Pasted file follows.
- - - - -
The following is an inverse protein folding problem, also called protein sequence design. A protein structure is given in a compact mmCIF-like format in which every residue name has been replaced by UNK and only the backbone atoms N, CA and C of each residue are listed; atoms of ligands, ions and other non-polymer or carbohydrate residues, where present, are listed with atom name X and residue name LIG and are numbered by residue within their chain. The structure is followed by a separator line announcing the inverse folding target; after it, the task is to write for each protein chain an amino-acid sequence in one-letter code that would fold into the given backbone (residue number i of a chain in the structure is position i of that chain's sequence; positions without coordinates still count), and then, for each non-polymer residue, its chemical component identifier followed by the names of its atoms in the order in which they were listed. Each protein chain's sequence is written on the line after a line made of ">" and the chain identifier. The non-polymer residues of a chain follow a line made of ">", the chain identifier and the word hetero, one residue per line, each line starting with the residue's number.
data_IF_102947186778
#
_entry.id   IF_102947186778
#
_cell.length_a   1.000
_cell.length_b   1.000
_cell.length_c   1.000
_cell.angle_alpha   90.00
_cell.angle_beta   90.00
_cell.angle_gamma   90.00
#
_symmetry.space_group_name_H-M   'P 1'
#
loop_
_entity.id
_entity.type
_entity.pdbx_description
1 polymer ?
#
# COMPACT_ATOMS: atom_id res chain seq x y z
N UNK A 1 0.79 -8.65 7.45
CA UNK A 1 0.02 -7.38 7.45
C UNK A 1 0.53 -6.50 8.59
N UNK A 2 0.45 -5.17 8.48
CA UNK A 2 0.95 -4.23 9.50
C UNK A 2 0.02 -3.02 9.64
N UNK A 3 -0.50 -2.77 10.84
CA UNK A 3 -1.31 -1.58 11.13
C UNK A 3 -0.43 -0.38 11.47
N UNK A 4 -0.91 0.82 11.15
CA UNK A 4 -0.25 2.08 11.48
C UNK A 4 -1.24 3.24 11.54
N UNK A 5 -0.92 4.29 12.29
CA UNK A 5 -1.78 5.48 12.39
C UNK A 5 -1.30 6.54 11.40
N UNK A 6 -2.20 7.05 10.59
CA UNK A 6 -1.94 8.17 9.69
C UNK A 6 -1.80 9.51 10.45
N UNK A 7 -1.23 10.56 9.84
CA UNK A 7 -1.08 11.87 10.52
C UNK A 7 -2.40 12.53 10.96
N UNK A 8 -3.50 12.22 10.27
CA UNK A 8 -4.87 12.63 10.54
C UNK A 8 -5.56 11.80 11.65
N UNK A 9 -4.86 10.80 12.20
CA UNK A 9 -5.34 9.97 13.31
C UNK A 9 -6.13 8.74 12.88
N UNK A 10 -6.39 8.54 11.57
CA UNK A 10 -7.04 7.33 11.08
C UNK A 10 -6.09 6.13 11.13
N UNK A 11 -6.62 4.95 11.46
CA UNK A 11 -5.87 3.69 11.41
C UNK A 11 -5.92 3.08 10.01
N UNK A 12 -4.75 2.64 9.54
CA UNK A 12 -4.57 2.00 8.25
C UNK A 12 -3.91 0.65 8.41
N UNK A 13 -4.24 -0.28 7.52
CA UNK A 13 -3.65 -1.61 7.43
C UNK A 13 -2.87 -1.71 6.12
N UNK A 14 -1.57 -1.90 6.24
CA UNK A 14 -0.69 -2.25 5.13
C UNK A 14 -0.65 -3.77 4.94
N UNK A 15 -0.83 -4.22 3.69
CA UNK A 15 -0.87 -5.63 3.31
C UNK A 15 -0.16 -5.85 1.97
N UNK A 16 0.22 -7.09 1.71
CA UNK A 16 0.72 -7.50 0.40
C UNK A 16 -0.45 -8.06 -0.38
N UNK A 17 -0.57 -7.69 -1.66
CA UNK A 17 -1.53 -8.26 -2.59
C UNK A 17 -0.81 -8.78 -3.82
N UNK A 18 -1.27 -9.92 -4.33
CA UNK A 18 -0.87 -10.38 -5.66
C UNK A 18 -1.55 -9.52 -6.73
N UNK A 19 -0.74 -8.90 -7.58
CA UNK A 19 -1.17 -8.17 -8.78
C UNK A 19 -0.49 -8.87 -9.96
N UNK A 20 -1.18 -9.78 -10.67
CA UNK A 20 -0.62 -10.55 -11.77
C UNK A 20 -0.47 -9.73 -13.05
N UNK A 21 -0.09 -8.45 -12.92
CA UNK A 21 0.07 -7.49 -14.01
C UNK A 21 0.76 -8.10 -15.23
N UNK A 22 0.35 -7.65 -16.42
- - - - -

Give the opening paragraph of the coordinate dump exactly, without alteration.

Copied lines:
The following is an inverse protein folding problem, also called protein sequence design. A protein structure is given in a compact mmCIF-like format in which every residue name has been replaced by UNK and only the backbone atoms N, CA and C of each residue are listed; atoms of ligands, ions and other non-polymer or carbohydrate residues, where present, are listed with atom name X and residue name LIG and are numbered by residue within their chain. The structure is followed by a separator line announcing the inverse folding target; after it, the task is to write for each protein chain an amino-acid sequence in one-letter code that would fold into the given backbone (residue number i of a chain in the structure is position i of that chain's sequence; positions without coordinates still count), and then, for each non-polymer residue, its chemical component identifier followed by the names of its atoms in the order in which they were listed. Each protein chain's sequence is written on the line after a line made of ">" and the chain identifier. The non-polymer residues of a chain follow a line made of ">", the chain identifier and the word hetero, one residue per line, each line starting with the residue's number.